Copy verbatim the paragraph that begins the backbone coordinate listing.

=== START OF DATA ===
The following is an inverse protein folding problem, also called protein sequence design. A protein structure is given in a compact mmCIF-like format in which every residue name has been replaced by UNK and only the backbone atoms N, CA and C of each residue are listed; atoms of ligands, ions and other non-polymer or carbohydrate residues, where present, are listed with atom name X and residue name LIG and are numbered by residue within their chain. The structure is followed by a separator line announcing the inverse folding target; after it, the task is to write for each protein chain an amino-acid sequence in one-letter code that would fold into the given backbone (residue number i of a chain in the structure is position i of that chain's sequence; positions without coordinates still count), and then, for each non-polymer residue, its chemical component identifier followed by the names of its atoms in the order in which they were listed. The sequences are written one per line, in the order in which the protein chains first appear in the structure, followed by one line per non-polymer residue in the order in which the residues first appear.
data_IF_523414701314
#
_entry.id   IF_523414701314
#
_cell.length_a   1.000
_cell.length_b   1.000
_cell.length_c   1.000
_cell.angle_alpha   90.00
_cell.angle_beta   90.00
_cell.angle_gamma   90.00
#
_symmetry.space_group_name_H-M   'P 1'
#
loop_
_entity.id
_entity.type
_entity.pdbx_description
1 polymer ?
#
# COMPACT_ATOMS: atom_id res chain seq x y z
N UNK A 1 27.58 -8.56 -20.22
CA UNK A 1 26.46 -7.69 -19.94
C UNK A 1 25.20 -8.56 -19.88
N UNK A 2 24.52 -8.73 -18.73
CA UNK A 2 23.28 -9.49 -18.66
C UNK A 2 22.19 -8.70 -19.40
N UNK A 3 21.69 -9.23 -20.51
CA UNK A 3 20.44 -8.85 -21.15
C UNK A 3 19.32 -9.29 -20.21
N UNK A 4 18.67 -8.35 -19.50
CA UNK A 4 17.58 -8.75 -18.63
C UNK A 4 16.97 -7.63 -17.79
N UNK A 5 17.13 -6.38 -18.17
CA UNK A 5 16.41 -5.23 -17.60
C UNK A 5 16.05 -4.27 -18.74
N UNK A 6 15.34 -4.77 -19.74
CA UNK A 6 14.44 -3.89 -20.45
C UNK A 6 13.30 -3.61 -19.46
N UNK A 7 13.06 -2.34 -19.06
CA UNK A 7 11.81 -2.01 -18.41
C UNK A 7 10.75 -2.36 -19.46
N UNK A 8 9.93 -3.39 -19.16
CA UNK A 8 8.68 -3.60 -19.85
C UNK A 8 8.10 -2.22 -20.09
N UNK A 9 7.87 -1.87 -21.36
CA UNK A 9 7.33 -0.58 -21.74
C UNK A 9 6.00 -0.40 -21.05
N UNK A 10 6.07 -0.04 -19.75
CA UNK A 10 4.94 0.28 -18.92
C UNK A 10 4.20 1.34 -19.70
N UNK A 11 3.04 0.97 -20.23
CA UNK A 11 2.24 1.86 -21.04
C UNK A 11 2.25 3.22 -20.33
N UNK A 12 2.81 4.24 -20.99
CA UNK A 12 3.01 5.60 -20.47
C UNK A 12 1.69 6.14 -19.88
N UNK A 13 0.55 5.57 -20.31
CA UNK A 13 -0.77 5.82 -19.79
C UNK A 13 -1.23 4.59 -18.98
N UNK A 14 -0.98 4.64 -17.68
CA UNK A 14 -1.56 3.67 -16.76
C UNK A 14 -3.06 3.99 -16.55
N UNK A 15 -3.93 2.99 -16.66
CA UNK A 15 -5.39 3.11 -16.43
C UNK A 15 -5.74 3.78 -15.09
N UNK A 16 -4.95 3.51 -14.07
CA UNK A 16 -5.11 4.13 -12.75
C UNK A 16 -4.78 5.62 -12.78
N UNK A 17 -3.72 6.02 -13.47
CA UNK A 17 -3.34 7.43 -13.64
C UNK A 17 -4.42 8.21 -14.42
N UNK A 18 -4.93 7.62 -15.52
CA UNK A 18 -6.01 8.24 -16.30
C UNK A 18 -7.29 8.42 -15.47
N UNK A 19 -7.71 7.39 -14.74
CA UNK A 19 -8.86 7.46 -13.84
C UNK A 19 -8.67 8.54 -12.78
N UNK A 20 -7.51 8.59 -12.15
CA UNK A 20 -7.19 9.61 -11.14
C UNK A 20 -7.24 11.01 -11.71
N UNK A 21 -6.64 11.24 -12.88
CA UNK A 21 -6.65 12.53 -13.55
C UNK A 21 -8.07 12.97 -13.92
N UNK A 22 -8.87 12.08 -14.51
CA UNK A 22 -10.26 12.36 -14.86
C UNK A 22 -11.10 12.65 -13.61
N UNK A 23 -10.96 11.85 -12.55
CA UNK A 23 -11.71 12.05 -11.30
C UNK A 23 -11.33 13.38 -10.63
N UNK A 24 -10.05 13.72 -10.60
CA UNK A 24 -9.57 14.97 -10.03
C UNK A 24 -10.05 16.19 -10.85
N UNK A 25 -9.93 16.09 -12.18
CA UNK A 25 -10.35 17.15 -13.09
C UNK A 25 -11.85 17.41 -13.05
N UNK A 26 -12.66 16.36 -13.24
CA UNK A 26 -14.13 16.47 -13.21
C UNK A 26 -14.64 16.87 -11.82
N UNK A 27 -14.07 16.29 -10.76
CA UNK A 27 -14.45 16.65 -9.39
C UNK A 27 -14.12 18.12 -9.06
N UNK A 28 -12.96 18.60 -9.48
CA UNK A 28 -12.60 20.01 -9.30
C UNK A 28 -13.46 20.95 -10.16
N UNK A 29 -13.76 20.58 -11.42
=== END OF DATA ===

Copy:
The following is an inverse protein folding problem, also called protein sequence design. A protein structure is given in a compact mmCIF-like format in which every residue name has been replaced by UNK and only the backbone atoms N, CA and C of each residue are listed; atoms of ligands, ions and other non-polymer or carbohydrate residues, where present, are listed with atom name X and residue name LIG and are numbered by residue within their chain. The structure is followed by a separator line announcing the inverse folding target; after it, the task is to write for each protein chain an amino-acid sequence in one-letter code that would fold into the given backbone (residue number i of a chain in the structure is position i of that chain's sequence; positions without coordinates still count), and then, for each non-polymer residue, its chemical component identifier followed by the names of its atoms in the order in which they were listed. The sequences are written one per line, in the order in which the protein chains first appear in the structure, followed by one line per non-polymer residue in the order in which the residues first appear.